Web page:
Alexander Mosich Miller careens around the playground at A.E. Wright Middle School in Calabasas, skateboarding off stairs, riding rails and grinding metal against asphalt.
The wide-open pavement, staircases and ramps are perfect for the 13-year-old boy's high-flying antics. He hustles to get in a few stunts before a maintenance worker chases him off the school grounds.
Alexander and his skating buddies tried the Calabasas temporary skate park when it opened two years ago but soon grew bored with its beginner equipment set up on a basketball court at Gates Canyon Park.
"The park was kind of small," Alexander said, shrugging his broad shoulders.
Unlike other communities where skate parks are thriving, Calabasas saw attendance plummet, prompting the City Council last week to shut it down.
It was an inauspicious end to a park launched with much fanfare in October 2000, in response to the death of 16-year-old Jason Lewin, who was hit by a car in June 1997 while roller skating in Calabasas. A group of youths and parents, called Save Our Skaters, pushed the city to create a safe place to skate.
The city spent $17,373 to buy equipment, pay staff salaries and lease a storage unit for equipment. The skate park was open four hours a day about three times a week. Skaters, required to wear helmets and pads, paid a $2 user fee.
About 600 skaters signed waivers to skate at the park when it opened, but now it is deserted.
"I would drive around town and see kids skating, and I told them about the skate park," said Jeff Rubin, the city's community service director. "They said they didn't want to wear helmets and pads. They said it was too small. They wanted bowls built into concrete."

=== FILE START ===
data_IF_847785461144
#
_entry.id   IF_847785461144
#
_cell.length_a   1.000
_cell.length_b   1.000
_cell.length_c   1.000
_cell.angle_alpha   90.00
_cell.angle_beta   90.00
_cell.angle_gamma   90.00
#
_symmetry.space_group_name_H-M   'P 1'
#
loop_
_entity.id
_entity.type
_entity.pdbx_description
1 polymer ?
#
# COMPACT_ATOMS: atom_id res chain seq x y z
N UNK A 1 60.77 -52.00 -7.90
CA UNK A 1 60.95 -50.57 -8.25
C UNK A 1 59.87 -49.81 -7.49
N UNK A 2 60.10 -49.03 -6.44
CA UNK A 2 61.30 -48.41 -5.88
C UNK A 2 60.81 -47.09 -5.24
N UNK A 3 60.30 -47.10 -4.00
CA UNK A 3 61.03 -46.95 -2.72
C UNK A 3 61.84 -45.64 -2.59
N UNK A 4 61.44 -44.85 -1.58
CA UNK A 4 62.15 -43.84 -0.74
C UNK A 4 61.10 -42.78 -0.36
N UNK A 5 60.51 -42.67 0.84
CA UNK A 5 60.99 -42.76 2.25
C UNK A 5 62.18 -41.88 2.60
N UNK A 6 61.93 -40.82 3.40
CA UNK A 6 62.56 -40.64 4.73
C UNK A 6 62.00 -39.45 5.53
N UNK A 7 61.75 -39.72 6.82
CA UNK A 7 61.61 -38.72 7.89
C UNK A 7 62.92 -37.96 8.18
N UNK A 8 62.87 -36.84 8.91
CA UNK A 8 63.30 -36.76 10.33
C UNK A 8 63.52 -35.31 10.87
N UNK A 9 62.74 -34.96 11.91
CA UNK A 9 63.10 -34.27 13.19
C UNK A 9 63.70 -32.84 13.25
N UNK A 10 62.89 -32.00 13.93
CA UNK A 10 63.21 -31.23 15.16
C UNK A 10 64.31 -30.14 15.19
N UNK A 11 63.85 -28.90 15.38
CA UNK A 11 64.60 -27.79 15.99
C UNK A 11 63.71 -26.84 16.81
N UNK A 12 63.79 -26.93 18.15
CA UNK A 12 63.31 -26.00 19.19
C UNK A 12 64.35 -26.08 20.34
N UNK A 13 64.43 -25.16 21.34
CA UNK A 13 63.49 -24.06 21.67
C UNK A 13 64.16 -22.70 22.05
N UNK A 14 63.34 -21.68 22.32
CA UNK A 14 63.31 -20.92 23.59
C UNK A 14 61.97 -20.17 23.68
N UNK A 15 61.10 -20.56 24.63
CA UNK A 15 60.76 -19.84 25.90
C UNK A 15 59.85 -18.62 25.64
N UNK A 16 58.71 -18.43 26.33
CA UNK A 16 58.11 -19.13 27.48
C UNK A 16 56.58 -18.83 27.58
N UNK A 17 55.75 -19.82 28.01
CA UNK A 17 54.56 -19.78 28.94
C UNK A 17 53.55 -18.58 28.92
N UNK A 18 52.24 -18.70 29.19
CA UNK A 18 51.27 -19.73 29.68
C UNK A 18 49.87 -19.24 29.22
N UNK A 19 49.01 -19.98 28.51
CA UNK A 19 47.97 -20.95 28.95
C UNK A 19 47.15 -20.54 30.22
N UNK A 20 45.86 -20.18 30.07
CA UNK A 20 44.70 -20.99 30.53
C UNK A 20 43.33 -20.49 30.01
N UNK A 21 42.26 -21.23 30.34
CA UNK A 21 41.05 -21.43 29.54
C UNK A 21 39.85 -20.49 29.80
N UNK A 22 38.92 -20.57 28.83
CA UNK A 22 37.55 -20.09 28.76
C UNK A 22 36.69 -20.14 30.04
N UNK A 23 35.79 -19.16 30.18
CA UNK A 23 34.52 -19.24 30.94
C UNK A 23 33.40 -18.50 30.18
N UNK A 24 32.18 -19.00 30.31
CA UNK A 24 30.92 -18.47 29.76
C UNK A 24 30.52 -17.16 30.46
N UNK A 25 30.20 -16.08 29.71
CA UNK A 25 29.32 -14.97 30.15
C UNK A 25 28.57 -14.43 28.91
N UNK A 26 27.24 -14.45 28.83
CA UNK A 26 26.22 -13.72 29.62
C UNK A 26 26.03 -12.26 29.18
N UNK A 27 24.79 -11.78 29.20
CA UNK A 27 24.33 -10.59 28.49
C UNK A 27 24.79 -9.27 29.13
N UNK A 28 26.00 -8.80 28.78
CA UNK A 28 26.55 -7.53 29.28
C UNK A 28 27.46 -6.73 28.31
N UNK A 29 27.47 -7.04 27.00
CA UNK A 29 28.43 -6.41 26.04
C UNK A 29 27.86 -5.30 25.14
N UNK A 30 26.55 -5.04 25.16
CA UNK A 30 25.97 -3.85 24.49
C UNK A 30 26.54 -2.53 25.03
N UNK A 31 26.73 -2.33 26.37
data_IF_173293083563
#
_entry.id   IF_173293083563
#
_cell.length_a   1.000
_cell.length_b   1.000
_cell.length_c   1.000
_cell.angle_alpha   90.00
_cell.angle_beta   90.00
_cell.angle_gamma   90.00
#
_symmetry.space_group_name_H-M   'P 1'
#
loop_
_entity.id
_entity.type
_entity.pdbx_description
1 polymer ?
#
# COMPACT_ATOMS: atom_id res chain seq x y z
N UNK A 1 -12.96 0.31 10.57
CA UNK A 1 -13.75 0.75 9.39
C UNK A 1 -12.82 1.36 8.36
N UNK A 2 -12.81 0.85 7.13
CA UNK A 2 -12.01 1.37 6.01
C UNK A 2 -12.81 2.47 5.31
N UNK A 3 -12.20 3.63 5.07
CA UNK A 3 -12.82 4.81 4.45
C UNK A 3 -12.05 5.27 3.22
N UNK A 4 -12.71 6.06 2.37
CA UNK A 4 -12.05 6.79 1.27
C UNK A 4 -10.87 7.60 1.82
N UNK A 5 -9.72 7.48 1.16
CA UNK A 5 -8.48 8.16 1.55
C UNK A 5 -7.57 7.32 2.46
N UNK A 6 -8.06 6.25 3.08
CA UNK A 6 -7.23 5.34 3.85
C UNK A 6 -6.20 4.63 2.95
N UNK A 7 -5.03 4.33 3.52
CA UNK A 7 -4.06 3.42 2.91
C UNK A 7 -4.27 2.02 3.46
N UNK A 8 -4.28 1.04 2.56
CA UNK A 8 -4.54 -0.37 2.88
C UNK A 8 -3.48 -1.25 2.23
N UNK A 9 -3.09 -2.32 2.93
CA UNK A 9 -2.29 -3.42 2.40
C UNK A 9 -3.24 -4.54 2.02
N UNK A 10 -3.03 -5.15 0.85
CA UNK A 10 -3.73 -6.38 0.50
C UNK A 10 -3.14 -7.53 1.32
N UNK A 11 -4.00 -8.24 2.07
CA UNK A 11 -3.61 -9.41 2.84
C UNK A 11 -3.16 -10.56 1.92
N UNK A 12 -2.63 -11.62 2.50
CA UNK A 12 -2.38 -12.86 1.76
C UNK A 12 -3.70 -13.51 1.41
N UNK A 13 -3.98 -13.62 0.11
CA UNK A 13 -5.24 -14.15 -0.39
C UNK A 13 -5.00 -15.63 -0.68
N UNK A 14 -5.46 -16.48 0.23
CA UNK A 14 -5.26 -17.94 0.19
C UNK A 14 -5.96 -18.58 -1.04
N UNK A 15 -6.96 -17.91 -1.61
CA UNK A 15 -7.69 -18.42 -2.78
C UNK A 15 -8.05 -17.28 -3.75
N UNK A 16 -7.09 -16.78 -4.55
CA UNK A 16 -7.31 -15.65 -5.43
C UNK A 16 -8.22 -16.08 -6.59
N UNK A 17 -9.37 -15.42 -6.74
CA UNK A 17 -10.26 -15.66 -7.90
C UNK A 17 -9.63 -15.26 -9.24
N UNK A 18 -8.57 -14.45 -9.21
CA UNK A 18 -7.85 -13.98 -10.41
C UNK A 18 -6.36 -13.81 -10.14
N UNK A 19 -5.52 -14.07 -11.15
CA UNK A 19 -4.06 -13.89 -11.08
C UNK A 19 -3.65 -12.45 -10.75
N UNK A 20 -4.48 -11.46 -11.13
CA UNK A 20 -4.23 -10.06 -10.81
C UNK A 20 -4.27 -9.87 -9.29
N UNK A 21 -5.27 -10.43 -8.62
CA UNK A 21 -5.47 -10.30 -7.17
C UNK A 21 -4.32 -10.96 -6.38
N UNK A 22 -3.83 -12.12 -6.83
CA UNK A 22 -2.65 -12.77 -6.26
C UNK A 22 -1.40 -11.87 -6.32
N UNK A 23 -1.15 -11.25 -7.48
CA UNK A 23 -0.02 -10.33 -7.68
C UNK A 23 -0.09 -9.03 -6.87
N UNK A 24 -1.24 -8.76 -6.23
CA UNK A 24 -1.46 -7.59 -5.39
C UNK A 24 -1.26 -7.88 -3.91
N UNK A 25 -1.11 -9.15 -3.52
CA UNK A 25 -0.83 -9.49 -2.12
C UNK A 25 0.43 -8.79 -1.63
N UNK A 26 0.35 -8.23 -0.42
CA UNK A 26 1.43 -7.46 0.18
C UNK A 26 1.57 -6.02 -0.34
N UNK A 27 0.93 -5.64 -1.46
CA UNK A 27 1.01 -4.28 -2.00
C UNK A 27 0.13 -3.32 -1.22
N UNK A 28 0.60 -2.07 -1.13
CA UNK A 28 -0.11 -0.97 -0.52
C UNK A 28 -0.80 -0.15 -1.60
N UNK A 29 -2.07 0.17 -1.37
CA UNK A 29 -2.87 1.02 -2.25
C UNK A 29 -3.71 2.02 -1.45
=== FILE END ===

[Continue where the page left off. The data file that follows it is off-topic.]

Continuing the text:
Rubin's department offered discounted admission passes, skating lessons and private parties to no avail.
Calabasas Mayor James Bozajian said a permanent skate park is out of reach for the community of 20,000 residents because of exorbitant land prices, lack of suitable locations and neighborhood resistance to the noise.
"We are a small city and we can't afford to spend millions on a venture and have it fail," he said, adding that with a temporary park the city was "spending minimally to offer a service."
But it wasn't enough for Calabasas skaters who would rather travel to skate parks in Ventura and Simi Valley that feature half-pipes, quarter-pipes, bowls, ramps, humps and rails.
Unlike Calabasas, many communities across Southern California are spending hundreds of thousands of dollars on large, challenging courses that draw thousands of kids, sidewalk surfers who would otherwise buzz through shopping centers, enraging business owners, pedestrians and drivers.
In Claremont, a private-public partnership raised $134,000 in 1998 for a 7,500-square-foot lighted skate park, said Dick Guthrie, director of human services in the city of 35,000 residents.
About 42,000 skaters a year "ollie," or leap, off stairs and race over smooth concrete from 6 a.m. to 10 p.m. daily at the free park, near a high school, teen center and a public bus line.
Finding success with its first skate park, Glendora officials are considering plans for a second one in the community of 49,000, said Cindy Griffith, an administrator in the city's community services department.
Communities with flourishing skate parks include Diamond Bar, San Dimas, La Verne, Compton, Lynwood and Long Beach.
Since 2001, Los Angeles has opened skate parks in Van Nuys, Sunland, Boyle Heights, East Los Angeles and South Los Angeles.
"This was a voyage of discovery, because we didn't know if it was a fad or not," said Tony Coroalles, who oversees the parks for the city's recreation and parks department. "But it looks like it's going to be around for a while."